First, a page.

‘The grim roll-call broke his [Cook’s) heart…the death of the astronomer Charles Green marked a wave of those who ‘departed this life’….By the end of January [1771] they had barely enough men to man the ship [HMS Endeavour]’. Vanesssa Collingridge, Captain Cook, The Life, Death and Legacy of History Greatest Explorer, Ebury Press, 2002

Charles Green son of ‘a prosperous’ free-hold Yorkshire farmer was born in Swinton towards the end of 1734. He received a broad education with a strong emphasis on science.

John his elder brother having taken Holy Orders established a school in Soho, London. Charles found his ‘heavenly passion’ astronomy. After he graduated Charles staying on for a time to assist John with the teaching of mathematics.

In 1760 Charles applied successfully for the position of Assistant Astronomer at Greenwich Observatory. He served three (3) Astronomer Royals in that capacity.

James Bradley first of these men had, in 1742, succeeded Edmond Halley of comet fame who held the post of Astronomer Royal for twenty-two (22) years from 1720-1742.

Bradley is celebrated principally for his work on the speed of light. In 1728 he estimated light moved at the speed of 295,000 km (183,000 miles) per second.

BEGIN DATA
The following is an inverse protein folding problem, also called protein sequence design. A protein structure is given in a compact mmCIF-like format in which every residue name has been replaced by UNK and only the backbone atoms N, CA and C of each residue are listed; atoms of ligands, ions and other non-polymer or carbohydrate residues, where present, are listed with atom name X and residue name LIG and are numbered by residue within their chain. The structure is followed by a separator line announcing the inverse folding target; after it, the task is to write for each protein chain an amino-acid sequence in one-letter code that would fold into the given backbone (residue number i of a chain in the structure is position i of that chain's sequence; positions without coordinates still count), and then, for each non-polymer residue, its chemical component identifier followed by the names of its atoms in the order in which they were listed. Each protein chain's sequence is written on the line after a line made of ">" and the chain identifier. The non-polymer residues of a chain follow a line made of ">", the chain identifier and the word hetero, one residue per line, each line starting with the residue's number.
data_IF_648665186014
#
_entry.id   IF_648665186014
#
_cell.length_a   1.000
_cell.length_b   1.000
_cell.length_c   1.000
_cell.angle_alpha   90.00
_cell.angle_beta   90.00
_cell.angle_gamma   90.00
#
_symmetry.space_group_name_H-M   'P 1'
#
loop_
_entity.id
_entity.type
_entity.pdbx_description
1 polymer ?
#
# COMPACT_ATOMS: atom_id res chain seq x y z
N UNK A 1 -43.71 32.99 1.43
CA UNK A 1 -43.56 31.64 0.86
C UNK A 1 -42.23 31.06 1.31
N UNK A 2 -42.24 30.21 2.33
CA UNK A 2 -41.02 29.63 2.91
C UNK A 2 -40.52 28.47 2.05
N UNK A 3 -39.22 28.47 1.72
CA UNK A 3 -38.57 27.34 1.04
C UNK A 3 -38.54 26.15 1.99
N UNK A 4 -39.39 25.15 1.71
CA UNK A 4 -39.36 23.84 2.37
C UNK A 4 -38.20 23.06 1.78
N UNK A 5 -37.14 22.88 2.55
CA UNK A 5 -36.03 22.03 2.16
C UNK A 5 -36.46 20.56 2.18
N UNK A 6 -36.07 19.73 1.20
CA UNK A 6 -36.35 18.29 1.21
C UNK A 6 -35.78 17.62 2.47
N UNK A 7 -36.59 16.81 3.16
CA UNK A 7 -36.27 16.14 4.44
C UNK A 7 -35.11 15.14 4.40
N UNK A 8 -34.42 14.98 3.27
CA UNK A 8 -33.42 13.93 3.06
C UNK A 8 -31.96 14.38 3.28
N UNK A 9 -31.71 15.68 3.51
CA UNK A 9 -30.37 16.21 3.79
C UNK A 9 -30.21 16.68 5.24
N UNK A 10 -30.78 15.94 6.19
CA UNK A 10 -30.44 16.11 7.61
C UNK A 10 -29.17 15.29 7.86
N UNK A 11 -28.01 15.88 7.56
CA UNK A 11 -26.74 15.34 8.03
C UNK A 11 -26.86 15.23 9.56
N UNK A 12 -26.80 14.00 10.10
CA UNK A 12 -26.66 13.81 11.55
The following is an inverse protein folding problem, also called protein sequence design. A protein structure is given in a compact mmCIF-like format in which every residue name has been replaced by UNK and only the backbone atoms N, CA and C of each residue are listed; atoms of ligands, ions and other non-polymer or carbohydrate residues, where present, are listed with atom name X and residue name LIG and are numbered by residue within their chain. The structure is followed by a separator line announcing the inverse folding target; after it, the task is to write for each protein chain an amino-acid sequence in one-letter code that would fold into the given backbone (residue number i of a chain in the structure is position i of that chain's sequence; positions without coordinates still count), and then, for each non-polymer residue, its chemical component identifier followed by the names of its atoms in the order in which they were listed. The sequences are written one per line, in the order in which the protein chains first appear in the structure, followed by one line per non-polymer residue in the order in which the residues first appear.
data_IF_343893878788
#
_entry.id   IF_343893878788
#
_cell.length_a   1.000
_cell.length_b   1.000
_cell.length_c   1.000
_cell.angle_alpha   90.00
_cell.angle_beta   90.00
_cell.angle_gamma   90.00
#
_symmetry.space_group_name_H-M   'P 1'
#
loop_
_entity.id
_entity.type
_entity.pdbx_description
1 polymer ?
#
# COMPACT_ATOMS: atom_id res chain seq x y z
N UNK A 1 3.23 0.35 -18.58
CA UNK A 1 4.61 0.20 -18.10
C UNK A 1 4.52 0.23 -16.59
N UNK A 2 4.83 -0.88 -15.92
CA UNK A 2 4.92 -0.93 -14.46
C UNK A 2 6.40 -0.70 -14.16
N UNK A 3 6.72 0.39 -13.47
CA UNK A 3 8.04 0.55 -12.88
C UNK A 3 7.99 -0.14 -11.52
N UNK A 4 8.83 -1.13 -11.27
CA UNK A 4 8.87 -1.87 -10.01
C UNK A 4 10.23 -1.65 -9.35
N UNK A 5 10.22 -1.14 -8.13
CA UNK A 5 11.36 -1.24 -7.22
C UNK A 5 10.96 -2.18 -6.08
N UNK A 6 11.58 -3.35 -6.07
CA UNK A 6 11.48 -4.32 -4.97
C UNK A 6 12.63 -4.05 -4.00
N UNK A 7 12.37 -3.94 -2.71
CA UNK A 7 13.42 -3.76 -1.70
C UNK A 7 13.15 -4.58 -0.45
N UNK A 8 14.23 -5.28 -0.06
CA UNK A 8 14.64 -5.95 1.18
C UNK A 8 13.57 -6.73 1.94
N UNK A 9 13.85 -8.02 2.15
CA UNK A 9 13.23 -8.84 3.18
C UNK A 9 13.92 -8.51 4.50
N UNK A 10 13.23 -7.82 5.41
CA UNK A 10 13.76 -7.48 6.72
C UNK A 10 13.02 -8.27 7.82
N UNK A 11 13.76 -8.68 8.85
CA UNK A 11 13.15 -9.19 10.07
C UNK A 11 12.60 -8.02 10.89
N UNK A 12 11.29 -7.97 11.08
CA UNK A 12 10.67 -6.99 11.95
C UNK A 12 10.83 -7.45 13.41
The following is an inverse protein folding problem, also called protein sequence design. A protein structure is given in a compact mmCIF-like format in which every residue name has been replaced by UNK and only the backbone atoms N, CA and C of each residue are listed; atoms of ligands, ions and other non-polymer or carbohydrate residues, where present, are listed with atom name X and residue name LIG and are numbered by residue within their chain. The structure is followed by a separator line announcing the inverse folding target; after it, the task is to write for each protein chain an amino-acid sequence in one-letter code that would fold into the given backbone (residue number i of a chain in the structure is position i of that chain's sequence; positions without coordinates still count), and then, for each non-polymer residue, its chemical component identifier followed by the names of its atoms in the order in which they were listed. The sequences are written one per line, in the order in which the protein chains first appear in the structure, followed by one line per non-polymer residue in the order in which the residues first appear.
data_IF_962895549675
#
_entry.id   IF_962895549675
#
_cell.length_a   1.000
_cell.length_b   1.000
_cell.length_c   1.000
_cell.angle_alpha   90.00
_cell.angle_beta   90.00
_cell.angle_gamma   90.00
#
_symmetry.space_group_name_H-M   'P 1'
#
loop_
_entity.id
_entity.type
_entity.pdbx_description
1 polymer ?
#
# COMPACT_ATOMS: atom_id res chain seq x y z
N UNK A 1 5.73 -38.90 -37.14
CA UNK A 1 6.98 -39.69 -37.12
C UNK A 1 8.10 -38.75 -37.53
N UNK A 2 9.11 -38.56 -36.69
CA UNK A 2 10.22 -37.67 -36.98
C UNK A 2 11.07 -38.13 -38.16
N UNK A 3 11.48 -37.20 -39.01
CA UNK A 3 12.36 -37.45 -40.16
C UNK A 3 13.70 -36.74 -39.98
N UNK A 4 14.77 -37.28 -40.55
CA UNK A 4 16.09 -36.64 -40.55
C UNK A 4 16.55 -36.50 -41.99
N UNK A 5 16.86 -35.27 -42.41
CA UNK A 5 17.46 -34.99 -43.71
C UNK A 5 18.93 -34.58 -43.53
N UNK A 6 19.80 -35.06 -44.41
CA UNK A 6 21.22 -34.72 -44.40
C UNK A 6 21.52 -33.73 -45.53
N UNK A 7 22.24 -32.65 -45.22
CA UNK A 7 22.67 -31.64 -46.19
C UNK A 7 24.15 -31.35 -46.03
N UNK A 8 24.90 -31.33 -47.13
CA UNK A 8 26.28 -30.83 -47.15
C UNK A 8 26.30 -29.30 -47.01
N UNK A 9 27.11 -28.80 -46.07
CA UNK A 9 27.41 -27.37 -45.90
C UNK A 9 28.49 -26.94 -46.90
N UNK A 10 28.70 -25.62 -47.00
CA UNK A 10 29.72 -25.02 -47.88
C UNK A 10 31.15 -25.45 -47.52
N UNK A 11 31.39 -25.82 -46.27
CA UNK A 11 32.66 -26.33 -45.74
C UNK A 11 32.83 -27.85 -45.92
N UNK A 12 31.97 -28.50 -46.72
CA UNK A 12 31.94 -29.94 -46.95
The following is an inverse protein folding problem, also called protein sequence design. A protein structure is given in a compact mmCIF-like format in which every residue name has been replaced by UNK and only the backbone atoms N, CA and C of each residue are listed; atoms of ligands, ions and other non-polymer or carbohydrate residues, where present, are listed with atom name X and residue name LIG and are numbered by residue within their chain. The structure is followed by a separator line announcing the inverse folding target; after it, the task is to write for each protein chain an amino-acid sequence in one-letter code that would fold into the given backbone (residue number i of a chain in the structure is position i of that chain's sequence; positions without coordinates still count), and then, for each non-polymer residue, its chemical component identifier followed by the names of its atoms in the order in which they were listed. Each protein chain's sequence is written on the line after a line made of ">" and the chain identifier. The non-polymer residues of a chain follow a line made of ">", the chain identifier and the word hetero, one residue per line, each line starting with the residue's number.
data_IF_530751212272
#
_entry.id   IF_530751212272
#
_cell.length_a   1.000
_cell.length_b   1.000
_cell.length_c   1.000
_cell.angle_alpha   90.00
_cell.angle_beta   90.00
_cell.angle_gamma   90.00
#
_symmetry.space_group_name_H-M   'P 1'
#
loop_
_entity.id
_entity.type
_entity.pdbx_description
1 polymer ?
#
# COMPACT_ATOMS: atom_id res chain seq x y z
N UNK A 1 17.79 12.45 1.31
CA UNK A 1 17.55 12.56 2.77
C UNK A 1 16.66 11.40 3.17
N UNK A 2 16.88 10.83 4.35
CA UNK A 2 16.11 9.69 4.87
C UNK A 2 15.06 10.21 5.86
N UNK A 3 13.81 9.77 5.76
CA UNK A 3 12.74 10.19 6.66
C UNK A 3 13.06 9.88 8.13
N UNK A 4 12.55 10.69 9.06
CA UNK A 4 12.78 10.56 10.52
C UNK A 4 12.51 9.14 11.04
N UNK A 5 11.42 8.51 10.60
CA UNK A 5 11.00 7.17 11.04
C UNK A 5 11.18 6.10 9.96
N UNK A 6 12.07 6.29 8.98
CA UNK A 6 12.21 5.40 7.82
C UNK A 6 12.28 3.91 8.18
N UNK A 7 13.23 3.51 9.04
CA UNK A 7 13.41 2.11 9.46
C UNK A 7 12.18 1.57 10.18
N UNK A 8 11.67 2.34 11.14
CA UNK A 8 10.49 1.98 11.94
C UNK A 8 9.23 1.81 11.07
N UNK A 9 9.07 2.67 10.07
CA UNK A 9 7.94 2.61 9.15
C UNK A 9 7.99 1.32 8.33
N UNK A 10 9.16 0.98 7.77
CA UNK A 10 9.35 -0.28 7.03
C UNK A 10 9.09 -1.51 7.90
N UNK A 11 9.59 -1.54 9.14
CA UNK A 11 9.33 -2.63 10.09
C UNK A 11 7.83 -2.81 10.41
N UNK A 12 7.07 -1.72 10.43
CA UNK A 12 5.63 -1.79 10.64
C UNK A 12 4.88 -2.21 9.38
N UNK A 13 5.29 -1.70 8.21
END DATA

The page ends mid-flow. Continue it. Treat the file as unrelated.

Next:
Three (3) centuries later – 2017 – Bradley’s calculations were amended to 299,790 km (186,290 miles) per second.

If only Bradley had stuck to light and left time and longitude to Mr. John Harrison inventor of the sea-going ‘pocket-watch’ – an accurate marine chronometer – many a sea-farer would not have met a watery end. Bradley’s tenure lasted twenty (20) years he died in 1762.

In 1762 Reverend Nathaniel Bliss was appointed Britain’s fourth Astronomer Royal. His short tenure two (2) years from 1762 to 1764 was marked by ill-health.

Bliss remained at Oxford University and died in September 1764 without taking up residence at Greenwich Observatory.

During the period 1762-64 and, for more than six (6) months following the death of Bliss, Charles Green faithfully fulfilled the onerous role of principal astronomer at Greenwich.

On 8 February 1765 King George III appointed Reverend Nevil Maskelyne Britain’s fifth Astronomer Royal, a position he was to keep in a strangle-hold for nearly half a century, until his death in 1811. See: Malicious Maskelyne

Bradley, Bliss and Maskelyne had a lot in common. All were wedded to old technology the lunars’ that dated from the previous century.

‘On the day before reliable time-keeping, the skies were used as a giant clock’. Vanessa Collingridge, Captain Cook, The Life, Death and Legacy of History’s Greatest Explorer, Random House, 2003

Luna Tables and a Star catalog. of three thousand (3000) stars began as the work of John Flamsteed appointed by King Charles II in 1675 as Britain’s first Astronomer Royal.

In 1676 Flamsteed took up residence in the newly minted Greenwich Observatory designed by Sir Christopher Wren and erected on the ruins of Greenwich Castle destroyed by Oliver Cromwell’s Model Army during England’s Civil Wars.